At what age should one teach a child about good principles? At what age should a caregiver vary the mix from pure indulgence and play to real life lessons? Are there age appropriate principles? At what age should kids understand about work ethic? About happiness?
The one thing everyone seems … and emphasis on “seems” … to agree on is that kids should be taught to share ASAP. And this is great. However I seem to encounter college age … and definitely a lot of executives, all of who just believe they must compete and win any opportunity … at any cost … with anyone. And yet … few of them seem at peace or happy.
Should parents and care givers feel responsible for having turned out such deplorable humanity? Can we even control such outcomes? What can we even do?
Ironically the animal world is a mix of contrary lessons. Life lessons come early for young animals. Danger is ever present and young animals learn to avoid it almost as soon as they can walk. It is survival. Competition, territorial behavior and kill-or-be-killed are classis adult animal behaviors. This is also the survival instinct. How is it we “humans”, for whom there are far diminished dangers and competition for survival, are turning out much the same? How do we land the same result despite completely different and perhaps overly indulgent and protective child rearing instincts?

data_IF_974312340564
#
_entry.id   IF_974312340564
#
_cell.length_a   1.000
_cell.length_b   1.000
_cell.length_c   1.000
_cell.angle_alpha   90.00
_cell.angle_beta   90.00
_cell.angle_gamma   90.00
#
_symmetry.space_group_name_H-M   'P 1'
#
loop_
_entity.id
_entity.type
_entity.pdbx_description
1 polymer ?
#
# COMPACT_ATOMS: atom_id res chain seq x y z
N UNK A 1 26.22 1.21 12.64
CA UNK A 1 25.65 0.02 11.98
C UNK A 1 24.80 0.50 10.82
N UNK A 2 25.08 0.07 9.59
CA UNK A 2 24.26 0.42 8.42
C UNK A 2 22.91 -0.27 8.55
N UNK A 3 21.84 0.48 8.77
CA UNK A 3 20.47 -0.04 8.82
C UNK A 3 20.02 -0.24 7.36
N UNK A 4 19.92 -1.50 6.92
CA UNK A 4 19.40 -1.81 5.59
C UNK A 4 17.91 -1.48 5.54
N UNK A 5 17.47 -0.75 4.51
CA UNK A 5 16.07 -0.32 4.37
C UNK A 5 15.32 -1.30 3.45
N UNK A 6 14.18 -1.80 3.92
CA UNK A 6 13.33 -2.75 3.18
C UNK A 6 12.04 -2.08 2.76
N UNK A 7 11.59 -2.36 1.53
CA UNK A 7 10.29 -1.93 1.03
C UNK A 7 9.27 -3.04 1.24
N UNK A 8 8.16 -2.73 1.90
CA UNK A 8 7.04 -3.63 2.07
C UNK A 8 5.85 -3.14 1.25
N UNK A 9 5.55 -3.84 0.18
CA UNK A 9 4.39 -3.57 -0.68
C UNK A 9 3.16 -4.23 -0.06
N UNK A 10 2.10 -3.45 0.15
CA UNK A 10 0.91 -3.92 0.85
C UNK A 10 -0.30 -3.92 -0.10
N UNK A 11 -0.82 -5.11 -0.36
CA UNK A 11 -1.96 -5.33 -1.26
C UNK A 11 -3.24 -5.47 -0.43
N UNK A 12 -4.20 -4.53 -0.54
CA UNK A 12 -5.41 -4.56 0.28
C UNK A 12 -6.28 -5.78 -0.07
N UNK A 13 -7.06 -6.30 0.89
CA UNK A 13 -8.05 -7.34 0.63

As a child I was taught over time to put others welfare before my own interests. For the most part I did. When I arrived on a sports field … and later in corporate America I had to school myself in the art of competition. And I did prevail. However, it always appalled me to see the extent of ethical transgressions and self centeredness. Sadly, despite all that the level of malcontent and unhappiness was off the charts. It caused me to think about how we might create a better world.
Three principles are paramount for parents and educators to understand and inculcate in kids … as early as possible:
- to share and care
- to work and build … and not just play … or worse yet just grab
- to understand happiness and actually be happy.
I am often asked why I focus on writing kids books even though I have no children of my own. The…